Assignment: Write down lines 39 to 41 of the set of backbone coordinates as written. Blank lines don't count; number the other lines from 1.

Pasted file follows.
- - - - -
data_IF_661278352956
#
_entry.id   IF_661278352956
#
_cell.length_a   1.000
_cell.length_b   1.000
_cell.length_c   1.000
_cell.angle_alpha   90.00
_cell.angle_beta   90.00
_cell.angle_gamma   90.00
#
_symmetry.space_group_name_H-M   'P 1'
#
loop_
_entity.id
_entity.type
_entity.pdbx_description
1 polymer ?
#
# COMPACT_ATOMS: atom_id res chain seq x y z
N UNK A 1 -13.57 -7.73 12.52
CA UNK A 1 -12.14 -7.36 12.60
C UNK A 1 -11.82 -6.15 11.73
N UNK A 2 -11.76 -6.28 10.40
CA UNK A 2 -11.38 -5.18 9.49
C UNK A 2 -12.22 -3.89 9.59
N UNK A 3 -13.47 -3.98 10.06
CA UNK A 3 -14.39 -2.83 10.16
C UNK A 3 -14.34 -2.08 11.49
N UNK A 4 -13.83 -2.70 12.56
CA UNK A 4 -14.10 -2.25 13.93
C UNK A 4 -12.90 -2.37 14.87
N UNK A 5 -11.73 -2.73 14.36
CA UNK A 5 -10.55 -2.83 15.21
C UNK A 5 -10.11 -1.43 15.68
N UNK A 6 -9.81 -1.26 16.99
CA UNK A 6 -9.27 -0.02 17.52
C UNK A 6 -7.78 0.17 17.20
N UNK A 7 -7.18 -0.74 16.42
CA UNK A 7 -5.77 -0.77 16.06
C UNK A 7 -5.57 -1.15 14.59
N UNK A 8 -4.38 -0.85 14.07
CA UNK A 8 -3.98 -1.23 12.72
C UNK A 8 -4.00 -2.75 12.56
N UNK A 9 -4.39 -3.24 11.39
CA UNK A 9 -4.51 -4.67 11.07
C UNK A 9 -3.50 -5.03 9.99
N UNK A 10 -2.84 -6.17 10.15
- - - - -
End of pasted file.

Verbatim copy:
N UNK A 7 -7.18 -0.74 16.42
CA UNK A 7 -5.77 -0.77 16.06
C UNK A 7 -5.57 -1.15 14.59